MILWAUKEE — While most of the coverage of the Wisconsin recall election has centered on the story of Governor Scott Walker vs. the public sector unions, an equally embittered group of African American ministers — joined by former presidential candidate Jesse Jackson — called Tuesday’s election so historic that they invoked the names of those who fought and died for the right to vote, from southern civil rights workers to the girls killed in the 1963 16th Street Baptist Church bombing in Birmingham to Nelson Mandela in South Africa.
“Every time I go into the voting booth, I think of those who paid a tremendous price, including giving their lives,” said Kenneth Wheeler, pastor of Cross Lutheran Church on Milwaukee’s hard-bitten North Side, during an outdoor get-out-the-vote news conference Monday.
“But I also think of those who if we do not vote on tomorrow, if we do not remain vigilant, will use our indifference and our apathy to take away the rights that so many have fought for, like this present administration who has tried to undercut the right to vote, who has waged a war against unions and collective bargaining, and has balanced the budget on the backs of the poor and the elderly.”
After the news conference, Wheeler was even more piercing. Having moved here 25 years ago from Mississippi, he said Walker’s “arrogance” and the Republicans pushing of restrictive voter ID laws invoked for him the 1960s segregationist governor of Mississippi, Ross Barnett. Wheeler said Walker’s constant “We don’t want Wisconsin to be like Milwaukee” rhetoric is a bald-faced stereotype of depicting a city of lazy black people who have their hands out.
Milwaukee, a metro area where thousands of factory jobs within the city itself disappeared years ago and where many new jobs have popped up in the suburbs, is currently suffering through its lowest recorded black male employment rate in recorded history. A University of Milwaukee study this year found that while working-age white male employment has also eroded, from 86 percent in 1970 to 77 percent in 2010, black male employment plummeted from 73 percent down to 45 percent.
A constant refrain from the ministers is the lack of public transportation. One of Walker’s first acts as governor was to reject $810 million federal money for a high-speed rail line from Milwaukee to Madison. Walker has employed other rhetoric that bristles the hairs of the ministers, saying at one appearance last week “we want to take back America,” and constantly saying he wants to “get government out of the way.” Wheeler took particular umbrage at what he said was Walker’s penchant for talking in suburban locations about “moms and dads who go to work everyday and work hard for a living.” Juxtaposing that with his depictions of a handout-happy Milwaukee sends a silent message that such moms and dads don’t exist in the state’s biggest city.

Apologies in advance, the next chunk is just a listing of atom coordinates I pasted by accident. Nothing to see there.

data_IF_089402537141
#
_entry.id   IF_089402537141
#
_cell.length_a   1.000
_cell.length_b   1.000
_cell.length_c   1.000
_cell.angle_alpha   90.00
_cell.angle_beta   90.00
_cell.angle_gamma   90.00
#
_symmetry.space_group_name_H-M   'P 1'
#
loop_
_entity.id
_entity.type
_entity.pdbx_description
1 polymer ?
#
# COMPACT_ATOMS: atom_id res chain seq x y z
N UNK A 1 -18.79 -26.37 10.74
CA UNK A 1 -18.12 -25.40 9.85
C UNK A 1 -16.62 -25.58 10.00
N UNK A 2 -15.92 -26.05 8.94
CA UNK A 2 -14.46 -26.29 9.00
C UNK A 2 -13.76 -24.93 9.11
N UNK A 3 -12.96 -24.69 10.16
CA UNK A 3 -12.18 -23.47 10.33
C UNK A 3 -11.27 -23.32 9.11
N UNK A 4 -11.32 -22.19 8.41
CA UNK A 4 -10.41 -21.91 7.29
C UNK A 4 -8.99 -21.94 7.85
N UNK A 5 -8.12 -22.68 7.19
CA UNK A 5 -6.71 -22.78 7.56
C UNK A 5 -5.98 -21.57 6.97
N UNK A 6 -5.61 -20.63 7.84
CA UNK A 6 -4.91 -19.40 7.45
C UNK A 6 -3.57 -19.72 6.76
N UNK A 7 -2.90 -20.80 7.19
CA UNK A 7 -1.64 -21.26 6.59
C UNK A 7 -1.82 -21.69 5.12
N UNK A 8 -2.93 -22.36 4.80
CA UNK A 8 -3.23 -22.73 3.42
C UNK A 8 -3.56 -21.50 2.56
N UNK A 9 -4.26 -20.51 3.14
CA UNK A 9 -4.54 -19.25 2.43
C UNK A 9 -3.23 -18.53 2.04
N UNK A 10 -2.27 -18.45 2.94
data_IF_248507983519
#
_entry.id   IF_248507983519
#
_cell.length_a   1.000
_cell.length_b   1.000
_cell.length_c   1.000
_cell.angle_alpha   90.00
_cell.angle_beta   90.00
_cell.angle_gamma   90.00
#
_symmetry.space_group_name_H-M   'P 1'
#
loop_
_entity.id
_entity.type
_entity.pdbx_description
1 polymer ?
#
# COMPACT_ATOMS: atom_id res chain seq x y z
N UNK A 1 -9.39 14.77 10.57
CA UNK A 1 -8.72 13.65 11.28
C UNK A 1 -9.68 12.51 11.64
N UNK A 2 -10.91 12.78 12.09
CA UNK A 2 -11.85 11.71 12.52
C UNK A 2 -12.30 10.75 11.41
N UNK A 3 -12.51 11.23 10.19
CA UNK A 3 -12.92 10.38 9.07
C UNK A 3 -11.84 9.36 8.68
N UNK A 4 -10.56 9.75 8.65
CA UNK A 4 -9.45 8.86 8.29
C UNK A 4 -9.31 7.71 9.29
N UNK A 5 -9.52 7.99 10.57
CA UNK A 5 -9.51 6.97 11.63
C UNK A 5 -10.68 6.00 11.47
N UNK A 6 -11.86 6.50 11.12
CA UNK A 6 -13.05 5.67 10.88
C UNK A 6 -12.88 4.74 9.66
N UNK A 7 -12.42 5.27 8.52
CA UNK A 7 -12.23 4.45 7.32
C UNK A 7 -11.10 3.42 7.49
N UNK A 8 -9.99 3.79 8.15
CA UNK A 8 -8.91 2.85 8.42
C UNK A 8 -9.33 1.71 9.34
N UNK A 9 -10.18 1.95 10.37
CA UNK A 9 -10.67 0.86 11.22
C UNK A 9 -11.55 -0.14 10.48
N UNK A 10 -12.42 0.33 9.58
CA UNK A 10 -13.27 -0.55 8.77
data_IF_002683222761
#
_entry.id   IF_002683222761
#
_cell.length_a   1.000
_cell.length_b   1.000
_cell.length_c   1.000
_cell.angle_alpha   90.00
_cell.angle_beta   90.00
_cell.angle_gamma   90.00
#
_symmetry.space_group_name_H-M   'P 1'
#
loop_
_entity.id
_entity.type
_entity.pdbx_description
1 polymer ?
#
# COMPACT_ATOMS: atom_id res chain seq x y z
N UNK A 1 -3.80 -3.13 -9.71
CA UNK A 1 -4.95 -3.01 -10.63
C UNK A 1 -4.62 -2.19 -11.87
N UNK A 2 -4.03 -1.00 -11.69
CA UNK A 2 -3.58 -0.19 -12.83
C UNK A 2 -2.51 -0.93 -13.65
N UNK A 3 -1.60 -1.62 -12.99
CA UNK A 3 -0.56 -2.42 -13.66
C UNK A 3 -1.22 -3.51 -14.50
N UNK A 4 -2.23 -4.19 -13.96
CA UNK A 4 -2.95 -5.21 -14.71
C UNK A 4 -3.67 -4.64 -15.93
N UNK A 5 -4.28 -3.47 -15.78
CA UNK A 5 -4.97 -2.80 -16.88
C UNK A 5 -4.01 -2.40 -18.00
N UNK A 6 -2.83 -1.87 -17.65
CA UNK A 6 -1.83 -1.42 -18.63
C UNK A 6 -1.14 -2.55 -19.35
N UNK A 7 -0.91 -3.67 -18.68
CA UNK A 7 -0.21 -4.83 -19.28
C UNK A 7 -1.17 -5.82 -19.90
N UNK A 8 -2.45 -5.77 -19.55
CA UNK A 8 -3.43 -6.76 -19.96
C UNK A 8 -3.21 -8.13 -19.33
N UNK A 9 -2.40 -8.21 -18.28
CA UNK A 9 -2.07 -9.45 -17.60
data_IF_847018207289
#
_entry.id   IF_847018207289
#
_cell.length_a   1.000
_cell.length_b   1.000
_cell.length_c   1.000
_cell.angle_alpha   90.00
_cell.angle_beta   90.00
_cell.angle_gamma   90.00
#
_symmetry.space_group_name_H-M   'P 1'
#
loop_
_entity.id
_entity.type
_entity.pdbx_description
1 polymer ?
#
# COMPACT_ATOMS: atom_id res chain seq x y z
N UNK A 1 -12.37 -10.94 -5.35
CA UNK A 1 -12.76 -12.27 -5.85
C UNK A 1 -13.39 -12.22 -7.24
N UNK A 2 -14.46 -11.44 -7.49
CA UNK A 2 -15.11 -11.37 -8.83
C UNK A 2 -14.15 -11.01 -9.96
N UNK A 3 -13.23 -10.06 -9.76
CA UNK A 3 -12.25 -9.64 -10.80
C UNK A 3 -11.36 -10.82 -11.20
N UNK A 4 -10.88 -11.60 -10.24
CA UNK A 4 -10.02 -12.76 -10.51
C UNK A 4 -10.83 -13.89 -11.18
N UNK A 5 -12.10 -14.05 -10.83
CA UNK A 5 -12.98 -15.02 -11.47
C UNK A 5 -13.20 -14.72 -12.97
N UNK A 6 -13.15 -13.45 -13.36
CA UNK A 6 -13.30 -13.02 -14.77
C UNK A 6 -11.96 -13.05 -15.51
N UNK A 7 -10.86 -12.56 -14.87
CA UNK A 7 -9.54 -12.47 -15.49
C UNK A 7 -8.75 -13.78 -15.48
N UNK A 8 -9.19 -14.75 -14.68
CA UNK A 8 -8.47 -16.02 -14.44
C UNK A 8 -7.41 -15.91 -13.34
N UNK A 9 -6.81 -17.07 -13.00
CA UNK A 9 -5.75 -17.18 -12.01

“In the community I work with. I deal with hard working people everyday,” Wheeler said. “But when the jobs are outside the city and there is no transportation to those jobs, that is a hardship. Walker has shown no interest in that.”
Walker was asked in a brief interview Sunday in Brown County what he meant by taking back America. He said it meant “taking on the fiscal challenges,” and returning fiscal control back to localities. Wheeler sees something else, which is another window into the chasms of this recall election and fears for ministers like he for the reelection prospects of President Obama, the nation’s first African American president.
“I seriously believe there is a great objection to this man because of the color of his skin,” Wheeler said of Obama. “All of the efforts to scale back policies, to scale rights that have been long won and long fought for. This governor and this administration has, I think systematically eaten away at this... I feel the weight and urgency of that.”
In their press conference the ministers asked for healing in this “barren land,” and invoked biblical victories of chains being loosened and prison doors opened. Should Walker win, it will be interesting to see if he feels the weight and urgency of this anger to open his door to and sit down with these ministers, to see if there are any grounds for healing.